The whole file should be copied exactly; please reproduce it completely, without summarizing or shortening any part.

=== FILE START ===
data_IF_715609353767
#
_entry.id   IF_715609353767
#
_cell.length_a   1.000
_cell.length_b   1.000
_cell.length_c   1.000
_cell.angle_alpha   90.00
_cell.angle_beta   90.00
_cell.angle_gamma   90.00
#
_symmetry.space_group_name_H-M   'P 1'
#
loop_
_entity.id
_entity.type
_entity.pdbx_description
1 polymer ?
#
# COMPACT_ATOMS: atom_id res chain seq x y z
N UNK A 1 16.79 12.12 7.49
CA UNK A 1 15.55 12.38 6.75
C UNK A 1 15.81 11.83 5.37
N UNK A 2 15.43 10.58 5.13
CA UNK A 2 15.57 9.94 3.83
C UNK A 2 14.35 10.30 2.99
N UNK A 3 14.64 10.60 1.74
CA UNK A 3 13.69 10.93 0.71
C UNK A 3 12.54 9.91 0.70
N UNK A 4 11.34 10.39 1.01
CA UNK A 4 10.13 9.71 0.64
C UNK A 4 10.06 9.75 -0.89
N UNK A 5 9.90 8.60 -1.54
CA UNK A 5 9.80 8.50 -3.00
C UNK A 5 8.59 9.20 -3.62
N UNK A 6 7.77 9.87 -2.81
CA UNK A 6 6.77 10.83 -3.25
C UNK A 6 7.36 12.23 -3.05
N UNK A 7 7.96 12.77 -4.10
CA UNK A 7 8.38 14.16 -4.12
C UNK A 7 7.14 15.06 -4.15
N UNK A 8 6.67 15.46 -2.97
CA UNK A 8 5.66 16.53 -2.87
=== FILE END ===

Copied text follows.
data_IF_715609353767
#
_entry.id   IF_715609353767
#
_cell.length_a   1.000
_cell.length_b   1.000
_cell.length_c   1.000
_cell.angle_alpha   90.00
_cell.angle_beta   90.00
_cell.angle_gamma   90.00
#
_symmetry.space_group_name_H-M   'P 1'
#
loop_
_entity.id
_entity.type
_entity.pdbx_description
1 polymer ?
#
# COMPACT_ATOMS: atom_id res chain seq x y z
N UNK A 1 16.79 12.12 7.49
CA UNK A 1 15.55 12.38 6.75
C UNK A 1 15.81 11.83 5.37
N UNK A 2 15.43 10.58 5.13
CA UNK A 2 15.57 9.94 3.83
C UNK A 2 14.35 10.30 2.99
N UNK A 3 14.64 10.60 1.74
CA UNK A 3 13.69 10.93 0.71
C UNK A 3 12.54 9.91 0.70
N UNK A 4 11.34 10.39 1.01
CA UNK A 4 10.13 9.71 0.64
C UNK A 4 10.06 9.75 -0.89
N UNK A 5 9.90 8.60 -1.54
CA UNK A 5 9.80 8.50 -3.00
C UNK A 5 8.59 9.20 -3.62
N UNK A 6 7.77 9.87 -2.81
CA UNK A 6 6.77 10.83 -3.25
C UNK A 6 7.36 12.23 -3.05
N UNK A 7 7.96 12.77 -4.10
CA UNK A 7 8.38 14.16 -4.12
C UNK A 7 7.14 15.06 -4.15
N UNK A 8 6.67 15.46 -2.97
CA UNK A 8 5.66 16.53 -2.87